The Wailing or "Western" Wall is a focus of Jewish veneration. It is a site associated with a past memory, as Moshe Dayan once noted. The Wailing Wall is assumed to be what remains of Herod's Temple. But that Herod was a Jew is debated by some and rejected by others (he came from tribes east of the Jordan and had a Hellenistic cultural background). Judaism was different from how some see it today; like Christianity and Islam, it should not be confused with "ethnicity."
Further, the Wailing or "Western" Wall is a most likely candidate for being the wall of a fortress built for Roman legions (as Ernest Martin reports, citing other scholarship). Even if we assume that Herod built a "second temple," the building was reportedly destroyed in the 1st century AD. The Romans, then the Byzantine Christians, had prevented people of the Jewish faith from living in the city for hundreds of years. At other times, the two then-contending religious groups had exchanged expulsions and massacres, particularly before and during the Persian invasion of 614 AD. The hundreds of skulls at the Monastery of Mar Saba are said to be evidence of those massacres. One wonders then, under such circumstances, how the traces of any temple in Jerusalem could possibly have been preserved.
Herod's genetic background is irrelevant here (see here
for discussion). The point is that he extensively refurbished (to the point essentially of tearing down and rebuilding) the Jewish Temple on the Temple Mount. There is no debate in the specialist literature about the Western Wall and the platform of which it is a part being Herod's Temple platform. The business about it being a Roman fortress is simply nonsense. I have collected evidence for the existence of the Iron-Age II Judean ("Solomonic") Temple here
and for the Second and Herodian Temples here
. There is no surviving material evidence for the pre-Herodian Temples, but the inferential (literary) case for them is overwhelming and universally accepted by specialists.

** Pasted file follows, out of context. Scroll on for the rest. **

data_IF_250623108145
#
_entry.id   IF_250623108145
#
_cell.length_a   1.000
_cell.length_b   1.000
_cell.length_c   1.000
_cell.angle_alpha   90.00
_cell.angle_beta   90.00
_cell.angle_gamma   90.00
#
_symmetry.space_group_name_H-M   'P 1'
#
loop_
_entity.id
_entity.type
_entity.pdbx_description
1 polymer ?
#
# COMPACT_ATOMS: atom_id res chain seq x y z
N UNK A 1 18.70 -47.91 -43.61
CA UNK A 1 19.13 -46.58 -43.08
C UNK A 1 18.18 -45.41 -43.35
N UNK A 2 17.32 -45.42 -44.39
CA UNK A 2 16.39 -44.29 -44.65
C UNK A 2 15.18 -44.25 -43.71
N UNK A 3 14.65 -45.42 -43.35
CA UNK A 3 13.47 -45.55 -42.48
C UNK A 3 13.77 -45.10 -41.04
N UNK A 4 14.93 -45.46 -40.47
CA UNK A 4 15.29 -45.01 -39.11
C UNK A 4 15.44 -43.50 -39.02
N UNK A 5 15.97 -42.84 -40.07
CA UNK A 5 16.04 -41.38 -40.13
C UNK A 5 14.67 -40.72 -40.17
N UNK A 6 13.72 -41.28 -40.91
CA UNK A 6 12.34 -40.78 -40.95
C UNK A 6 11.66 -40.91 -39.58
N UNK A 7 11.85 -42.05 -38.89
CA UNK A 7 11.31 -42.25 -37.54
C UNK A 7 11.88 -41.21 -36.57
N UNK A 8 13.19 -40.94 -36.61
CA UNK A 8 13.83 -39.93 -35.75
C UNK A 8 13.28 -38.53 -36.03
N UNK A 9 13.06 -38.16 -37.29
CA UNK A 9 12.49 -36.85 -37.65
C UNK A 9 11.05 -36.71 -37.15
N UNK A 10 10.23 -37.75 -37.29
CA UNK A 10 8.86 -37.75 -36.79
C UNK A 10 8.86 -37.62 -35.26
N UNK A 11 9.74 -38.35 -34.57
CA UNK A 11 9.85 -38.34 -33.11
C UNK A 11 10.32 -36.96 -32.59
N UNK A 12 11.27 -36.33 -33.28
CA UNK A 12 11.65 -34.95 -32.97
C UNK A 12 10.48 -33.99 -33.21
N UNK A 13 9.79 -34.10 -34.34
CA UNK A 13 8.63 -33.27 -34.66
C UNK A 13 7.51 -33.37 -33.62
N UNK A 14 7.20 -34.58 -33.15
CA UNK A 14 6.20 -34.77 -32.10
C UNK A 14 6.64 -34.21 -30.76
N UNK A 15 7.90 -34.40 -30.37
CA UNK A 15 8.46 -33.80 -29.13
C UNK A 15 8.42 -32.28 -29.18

There are "competing narratives" here only in the sense that there are "competing narratives" betweeen evolutionary theory and creationism. One is serious scholarship and the other is religious and political propaganda. I have some sympathy for reporters who have to try to sort through all the archaeological complexities of the Temple Mount. (I had help this morning from my colleague, Kristin De Troyer, who just taught a course on the Jerusalem Temple this semester. Any errors in this post are my mistakes, not hers.) But minimally reporters need to get it straight that there is no debate among specialists in specialist literature about the existence of the Iron Age II Judean Temple and the Second and Herodian Temples in Jerusalem on the Temple Mount platform. Again, narratives to the contrary are propaganda, not scholarship.
The fact that Jews and Muslims use different terms for the Temple Mount/Noble Sanctuary is a separate issue: all it means is that the site means something different (and not mutually exclusive) to Jews (site of the Temples) and Muslims (a stop on the Night Journey or Miraj
, Muhammud's visionary ascent to heaven).
The remainder of the article covers the fact that there are differences in the narratives of Jewish and Muslim tour guides in Jerusalem, a point also covered pretty thoroughly by Nadia Abu el-Haj in Facts on the Ground
, which I have reviewed here
and to which the title of the this article obviously alludes.